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GestureBots: Intuitive Control for Small Robots

Posted in 11. Project Final Reports on December 14, 2009 by Zhiquan Yeo

GestureBots is a hardware platform that allows users to control small robots using gestures. Gestures are more intuitive and easier to remember than commands on a keyboard, and can be more expressive with minimal effort.
The GestureBot system consists of a gesture recognition glove and a series of GestureBots, which are small, microcontroller controlled and servo actuated robots. The system is standalone, and can be used without a computer. Communication between the glove and the GestureBots is conducted over a wireless connection, which provides flexibility in deployment and usage.

Full details of the project can be found in the paper: GestureBots

Schematics: Controller Schematic | GestureBot Schematic

Bill of Materials: Controller Parts List | GestureBot Parts List

Code: Controller Code | Example GestureBot Code

Images of the GestureBot System

The spoon-bot

Close up of the spoon-bot’s servomotors

The GestureBot Controller board and glove

I intend to carry out some of the future work specified in the paper, and this does seem like an interesting project to conduct a long term study on. More updates will be posted to (once the site is put up).

Building boards

Posted in Uncategorized on November 14, 2009 by Zhiquan Yeo

After the crit, where someone (I think it was Mark) said something about having a room full of robots that respond to gestures, I decided that the GestureBot board (the thing that provides the brains for the robots) should be made as small but as extensible as possible. I managed to shove a uController, oscillator, ICSP header, 2 power supplies and an XBee radio onto a board measuring 1.65″ x 2.0″ (God bless you surface mount components), and provides 5 servo outputs. Since control can be done in code, the servo ports can be used as digital output ports as well (Just don’t connect power and ground together!). Power can either be supplied using a 2 pin external power jumper, or using a regulated 5V supply. I have a battery boost board done up that will take a single Lithium Polymer battery (3.7V nominal), and boost the voltage up to 5, which can then supply the GestureBot.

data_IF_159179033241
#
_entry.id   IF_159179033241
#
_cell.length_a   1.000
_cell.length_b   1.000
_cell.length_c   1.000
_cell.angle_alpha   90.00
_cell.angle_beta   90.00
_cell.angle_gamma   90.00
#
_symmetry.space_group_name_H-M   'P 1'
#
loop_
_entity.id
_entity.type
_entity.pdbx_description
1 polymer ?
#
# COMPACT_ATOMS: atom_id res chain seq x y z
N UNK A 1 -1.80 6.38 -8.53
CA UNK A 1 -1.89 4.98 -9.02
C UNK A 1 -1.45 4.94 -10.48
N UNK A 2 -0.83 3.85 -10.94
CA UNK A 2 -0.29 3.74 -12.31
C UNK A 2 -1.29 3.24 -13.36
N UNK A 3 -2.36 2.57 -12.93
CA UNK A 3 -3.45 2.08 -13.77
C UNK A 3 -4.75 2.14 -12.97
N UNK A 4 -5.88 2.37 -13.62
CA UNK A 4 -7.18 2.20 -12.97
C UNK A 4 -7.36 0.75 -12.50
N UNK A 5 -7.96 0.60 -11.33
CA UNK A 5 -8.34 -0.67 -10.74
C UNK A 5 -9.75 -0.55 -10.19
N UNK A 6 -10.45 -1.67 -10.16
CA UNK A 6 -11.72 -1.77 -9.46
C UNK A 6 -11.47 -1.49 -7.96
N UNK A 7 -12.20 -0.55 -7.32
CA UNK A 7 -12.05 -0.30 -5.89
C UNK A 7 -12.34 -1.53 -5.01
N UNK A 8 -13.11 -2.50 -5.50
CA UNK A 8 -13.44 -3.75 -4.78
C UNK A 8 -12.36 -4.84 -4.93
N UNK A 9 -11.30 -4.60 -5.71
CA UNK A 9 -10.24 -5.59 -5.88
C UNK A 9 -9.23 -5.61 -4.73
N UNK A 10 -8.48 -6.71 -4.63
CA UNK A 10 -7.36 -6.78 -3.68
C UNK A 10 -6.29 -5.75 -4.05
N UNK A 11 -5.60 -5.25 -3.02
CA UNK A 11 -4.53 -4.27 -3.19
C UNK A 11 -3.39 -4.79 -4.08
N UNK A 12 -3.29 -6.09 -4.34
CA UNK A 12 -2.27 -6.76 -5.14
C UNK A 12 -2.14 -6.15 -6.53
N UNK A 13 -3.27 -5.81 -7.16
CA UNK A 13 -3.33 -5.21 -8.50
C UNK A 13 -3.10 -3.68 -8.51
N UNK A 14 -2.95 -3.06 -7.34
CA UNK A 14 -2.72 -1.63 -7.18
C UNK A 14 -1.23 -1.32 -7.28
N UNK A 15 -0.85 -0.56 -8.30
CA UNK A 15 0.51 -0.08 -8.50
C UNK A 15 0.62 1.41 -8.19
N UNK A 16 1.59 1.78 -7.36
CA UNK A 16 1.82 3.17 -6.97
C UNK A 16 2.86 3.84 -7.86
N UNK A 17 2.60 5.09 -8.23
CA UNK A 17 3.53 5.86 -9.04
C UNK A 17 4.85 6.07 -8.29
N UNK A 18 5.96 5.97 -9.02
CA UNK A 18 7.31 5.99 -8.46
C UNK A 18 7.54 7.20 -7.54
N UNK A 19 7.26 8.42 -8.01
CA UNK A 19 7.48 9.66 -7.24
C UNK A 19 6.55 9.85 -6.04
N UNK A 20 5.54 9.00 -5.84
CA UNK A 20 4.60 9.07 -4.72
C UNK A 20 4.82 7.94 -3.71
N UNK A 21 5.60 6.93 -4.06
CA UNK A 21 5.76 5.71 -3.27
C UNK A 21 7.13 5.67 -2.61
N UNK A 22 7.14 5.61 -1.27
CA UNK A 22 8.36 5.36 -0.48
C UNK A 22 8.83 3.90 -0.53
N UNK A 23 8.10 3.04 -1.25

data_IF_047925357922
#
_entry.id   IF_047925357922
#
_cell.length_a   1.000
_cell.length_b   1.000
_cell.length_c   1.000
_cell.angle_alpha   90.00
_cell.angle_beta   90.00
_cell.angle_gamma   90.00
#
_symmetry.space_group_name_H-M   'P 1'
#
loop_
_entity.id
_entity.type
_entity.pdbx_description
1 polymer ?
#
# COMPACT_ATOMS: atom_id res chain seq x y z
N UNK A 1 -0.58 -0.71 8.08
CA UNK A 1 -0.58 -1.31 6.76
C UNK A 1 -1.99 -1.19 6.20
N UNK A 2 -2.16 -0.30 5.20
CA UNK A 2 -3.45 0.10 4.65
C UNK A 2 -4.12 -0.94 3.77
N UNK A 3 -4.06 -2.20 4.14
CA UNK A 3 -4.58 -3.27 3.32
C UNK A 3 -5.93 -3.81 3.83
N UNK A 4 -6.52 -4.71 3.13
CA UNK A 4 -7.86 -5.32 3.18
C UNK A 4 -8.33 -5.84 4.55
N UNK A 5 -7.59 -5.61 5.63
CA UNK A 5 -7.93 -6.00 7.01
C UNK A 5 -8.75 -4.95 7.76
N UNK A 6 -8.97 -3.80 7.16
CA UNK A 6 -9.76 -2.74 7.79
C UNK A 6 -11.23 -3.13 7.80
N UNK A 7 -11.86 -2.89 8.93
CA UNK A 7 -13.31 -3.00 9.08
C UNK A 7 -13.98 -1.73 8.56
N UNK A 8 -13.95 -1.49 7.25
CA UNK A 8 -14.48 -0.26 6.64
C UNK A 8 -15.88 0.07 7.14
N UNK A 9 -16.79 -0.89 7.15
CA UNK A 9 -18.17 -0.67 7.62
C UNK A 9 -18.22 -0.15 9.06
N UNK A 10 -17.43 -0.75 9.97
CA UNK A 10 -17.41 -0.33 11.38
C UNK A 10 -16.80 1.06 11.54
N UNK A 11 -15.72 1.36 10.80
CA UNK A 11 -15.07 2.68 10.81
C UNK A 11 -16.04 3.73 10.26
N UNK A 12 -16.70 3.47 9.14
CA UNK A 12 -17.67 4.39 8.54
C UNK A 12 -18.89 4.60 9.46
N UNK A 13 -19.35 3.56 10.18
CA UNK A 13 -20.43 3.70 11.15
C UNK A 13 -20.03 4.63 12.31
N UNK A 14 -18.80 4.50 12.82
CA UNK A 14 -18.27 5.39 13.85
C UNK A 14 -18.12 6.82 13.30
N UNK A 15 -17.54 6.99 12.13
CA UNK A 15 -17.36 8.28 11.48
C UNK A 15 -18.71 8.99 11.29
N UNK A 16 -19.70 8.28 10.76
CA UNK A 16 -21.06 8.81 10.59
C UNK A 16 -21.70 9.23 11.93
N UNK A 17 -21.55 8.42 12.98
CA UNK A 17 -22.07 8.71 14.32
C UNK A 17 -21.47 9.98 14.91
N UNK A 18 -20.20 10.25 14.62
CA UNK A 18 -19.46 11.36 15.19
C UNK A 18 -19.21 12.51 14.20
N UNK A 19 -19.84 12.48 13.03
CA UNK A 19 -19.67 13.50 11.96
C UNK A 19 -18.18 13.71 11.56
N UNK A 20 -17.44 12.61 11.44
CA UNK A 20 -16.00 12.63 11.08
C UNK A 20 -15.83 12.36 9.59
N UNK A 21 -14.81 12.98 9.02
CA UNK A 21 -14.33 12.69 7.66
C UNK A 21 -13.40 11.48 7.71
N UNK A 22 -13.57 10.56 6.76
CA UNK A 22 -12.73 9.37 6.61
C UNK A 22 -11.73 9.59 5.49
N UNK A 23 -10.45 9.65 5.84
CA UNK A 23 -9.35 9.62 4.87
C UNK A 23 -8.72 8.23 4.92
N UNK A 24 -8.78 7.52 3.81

I’ll be sending the boards for production soon (a little behind schedule), and will be making multiple GestureBot boards, so maybe I’ll have a whole bunch of little robots doing weird things come demo day.

Window Based Gesture Recognition on uController

Posted in 10. Build the Hardest Part on November 5, 2009 by Zhiquan Yeo

As part of my final project, I am intending to build a gesture recognizer on a glove instrumented with a 3D accelerometer and flex sensors. As an added challenge, I intend to build the gesture recognizer software on the microcontroller, instead of offloading the processing to a computer. But why do the recognition on the glove? By doing away with the computer, I have one less set of wireless communications to deal with, as well as less overall components.